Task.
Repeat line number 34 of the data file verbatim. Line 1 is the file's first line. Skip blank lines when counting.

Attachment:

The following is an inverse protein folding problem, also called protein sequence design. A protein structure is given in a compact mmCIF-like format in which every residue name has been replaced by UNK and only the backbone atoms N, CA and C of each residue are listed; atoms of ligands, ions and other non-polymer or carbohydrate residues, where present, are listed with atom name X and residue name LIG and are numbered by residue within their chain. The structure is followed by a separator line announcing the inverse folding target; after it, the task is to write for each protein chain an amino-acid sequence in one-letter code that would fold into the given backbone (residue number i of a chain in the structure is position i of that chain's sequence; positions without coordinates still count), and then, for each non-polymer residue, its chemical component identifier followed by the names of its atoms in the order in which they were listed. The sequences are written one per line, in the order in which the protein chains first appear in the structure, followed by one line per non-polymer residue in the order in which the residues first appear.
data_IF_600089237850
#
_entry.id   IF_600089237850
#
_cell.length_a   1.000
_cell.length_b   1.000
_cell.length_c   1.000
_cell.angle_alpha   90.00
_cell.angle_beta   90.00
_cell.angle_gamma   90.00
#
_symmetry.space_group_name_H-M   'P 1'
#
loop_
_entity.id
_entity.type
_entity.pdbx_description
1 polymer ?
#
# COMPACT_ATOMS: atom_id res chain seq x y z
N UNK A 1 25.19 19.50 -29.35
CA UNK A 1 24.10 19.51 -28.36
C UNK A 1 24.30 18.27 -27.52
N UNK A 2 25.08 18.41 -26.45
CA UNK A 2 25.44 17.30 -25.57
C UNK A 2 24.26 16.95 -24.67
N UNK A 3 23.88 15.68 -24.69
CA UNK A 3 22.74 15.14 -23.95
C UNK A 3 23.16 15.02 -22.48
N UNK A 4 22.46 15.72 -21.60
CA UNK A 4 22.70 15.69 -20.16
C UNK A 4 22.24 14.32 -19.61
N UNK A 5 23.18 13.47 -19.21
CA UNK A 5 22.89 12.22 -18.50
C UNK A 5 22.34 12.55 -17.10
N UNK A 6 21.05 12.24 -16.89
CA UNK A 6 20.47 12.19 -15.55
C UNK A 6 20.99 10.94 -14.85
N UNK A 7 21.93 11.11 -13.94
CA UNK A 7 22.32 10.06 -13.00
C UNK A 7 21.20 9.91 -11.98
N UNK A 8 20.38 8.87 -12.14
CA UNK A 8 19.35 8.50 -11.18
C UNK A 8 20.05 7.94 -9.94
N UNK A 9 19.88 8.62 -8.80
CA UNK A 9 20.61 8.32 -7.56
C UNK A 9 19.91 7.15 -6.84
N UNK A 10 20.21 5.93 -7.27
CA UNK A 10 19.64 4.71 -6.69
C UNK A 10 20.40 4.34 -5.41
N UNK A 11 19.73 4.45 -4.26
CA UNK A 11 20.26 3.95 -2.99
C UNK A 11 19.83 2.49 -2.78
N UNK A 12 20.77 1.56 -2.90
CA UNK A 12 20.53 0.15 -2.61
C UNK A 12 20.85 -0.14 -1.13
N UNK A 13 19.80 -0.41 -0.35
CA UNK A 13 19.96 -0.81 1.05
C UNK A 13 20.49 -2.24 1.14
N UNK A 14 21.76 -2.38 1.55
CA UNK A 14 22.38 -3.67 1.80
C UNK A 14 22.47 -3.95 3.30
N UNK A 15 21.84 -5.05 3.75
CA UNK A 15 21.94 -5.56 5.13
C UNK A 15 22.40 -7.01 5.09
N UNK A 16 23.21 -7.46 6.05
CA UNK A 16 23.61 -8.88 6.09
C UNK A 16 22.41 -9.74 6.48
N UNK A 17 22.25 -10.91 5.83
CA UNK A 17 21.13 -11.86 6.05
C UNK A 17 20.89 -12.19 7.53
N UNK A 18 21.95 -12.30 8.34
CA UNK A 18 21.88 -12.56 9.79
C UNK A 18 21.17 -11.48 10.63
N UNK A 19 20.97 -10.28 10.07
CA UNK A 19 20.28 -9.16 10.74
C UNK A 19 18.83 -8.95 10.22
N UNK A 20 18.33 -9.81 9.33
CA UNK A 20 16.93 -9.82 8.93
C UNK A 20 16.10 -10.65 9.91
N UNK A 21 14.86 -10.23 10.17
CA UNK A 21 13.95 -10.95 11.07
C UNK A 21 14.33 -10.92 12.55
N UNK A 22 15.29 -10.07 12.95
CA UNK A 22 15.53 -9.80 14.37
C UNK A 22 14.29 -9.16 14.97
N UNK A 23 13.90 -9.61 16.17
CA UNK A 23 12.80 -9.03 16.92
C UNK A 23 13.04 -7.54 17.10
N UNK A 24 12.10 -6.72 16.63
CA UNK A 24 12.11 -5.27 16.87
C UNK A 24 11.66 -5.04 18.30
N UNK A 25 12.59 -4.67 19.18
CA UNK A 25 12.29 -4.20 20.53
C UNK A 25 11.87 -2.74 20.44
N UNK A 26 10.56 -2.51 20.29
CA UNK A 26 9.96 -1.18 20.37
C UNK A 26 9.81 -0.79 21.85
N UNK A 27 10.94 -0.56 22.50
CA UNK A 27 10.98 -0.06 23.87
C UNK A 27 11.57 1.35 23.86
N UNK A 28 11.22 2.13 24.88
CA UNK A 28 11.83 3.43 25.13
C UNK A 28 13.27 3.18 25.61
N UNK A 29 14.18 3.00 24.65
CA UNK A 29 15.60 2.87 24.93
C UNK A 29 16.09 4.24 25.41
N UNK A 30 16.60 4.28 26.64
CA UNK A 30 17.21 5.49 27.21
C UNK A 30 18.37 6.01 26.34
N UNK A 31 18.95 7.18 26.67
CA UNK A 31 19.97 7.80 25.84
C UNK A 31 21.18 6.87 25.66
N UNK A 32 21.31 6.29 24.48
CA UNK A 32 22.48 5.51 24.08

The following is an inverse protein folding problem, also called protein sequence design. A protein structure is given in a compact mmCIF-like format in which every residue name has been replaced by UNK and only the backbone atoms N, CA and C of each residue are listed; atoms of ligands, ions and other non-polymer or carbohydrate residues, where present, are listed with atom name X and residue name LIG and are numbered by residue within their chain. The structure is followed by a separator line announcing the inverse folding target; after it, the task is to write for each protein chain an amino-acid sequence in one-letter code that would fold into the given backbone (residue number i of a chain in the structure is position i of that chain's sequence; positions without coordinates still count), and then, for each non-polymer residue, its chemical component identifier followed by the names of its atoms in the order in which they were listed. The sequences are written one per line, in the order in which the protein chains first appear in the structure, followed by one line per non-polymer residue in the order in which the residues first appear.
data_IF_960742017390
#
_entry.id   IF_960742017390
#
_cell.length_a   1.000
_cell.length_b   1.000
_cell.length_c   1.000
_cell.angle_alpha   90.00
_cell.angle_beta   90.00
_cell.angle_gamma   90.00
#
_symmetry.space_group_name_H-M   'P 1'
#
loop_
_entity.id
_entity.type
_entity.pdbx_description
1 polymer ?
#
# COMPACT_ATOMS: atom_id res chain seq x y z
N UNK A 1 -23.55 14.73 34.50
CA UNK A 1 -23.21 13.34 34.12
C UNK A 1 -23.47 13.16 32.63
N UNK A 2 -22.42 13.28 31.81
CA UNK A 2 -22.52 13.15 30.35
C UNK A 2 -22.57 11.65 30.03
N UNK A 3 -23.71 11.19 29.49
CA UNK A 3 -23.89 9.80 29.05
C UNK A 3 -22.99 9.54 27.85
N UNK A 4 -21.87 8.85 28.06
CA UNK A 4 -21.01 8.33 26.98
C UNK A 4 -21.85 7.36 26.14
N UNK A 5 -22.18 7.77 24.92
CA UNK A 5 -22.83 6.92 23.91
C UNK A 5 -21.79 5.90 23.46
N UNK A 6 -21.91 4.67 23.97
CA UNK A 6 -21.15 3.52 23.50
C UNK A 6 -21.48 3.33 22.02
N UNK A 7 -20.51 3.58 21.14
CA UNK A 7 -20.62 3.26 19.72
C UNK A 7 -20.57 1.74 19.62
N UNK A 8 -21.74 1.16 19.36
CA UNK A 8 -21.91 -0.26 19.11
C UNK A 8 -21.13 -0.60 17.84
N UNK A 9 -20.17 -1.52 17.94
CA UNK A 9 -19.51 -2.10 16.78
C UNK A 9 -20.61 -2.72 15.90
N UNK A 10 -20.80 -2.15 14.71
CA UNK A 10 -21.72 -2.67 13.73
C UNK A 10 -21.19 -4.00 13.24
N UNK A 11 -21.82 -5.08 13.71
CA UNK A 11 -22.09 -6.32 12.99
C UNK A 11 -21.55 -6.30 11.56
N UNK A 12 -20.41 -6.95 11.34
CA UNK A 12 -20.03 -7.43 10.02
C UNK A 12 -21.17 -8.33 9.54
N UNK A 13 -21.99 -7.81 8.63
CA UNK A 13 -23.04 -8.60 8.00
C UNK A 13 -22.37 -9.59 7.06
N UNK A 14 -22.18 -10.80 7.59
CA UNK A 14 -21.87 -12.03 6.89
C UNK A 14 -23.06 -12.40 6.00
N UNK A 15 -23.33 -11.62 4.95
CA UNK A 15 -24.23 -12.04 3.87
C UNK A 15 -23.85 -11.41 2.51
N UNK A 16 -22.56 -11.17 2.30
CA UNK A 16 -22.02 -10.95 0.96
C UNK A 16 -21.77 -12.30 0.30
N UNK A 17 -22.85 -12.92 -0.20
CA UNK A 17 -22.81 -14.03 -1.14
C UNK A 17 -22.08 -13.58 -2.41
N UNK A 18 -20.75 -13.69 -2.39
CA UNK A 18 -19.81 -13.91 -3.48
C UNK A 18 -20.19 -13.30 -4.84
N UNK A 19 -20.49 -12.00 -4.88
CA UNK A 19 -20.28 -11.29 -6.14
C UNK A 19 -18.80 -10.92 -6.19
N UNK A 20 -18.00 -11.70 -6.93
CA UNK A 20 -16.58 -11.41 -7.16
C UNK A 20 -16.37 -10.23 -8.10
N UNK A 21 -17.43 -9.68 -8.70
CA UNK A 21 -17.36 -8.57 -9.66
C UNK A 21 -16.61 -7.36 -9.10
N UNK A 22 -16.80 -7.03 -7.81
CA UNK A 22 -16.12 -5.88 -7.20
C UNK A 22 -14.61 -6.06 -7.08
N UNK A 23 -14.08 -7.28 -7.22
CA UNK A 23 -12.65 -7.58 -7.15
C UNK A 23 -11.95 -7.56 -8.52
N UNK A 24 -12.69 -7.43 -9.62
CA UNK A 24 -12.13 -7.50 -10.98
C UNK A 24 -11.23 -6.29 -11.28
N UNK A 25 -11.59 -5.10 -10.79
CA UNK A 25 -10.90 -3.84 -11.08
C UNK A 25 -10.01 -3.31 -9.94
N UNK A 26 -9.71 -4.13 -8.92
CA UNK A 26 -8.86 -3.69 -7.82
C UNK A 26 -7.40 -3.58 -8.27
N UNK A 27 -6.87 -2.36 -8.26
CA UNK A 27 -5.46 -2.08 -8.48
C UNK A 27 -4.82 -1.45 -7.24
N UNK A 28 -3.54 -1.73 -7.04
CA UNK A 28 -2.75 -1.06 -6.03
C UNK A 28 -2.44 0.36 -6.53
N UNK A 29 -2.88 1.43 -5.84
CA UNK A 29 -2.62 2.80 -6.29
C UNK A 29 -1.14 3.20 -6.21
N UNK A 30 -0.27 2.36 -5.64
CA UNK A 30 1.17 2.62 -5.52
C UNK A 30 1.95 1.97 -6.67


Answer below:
N UNK A 5 23.18 13.47 -19.21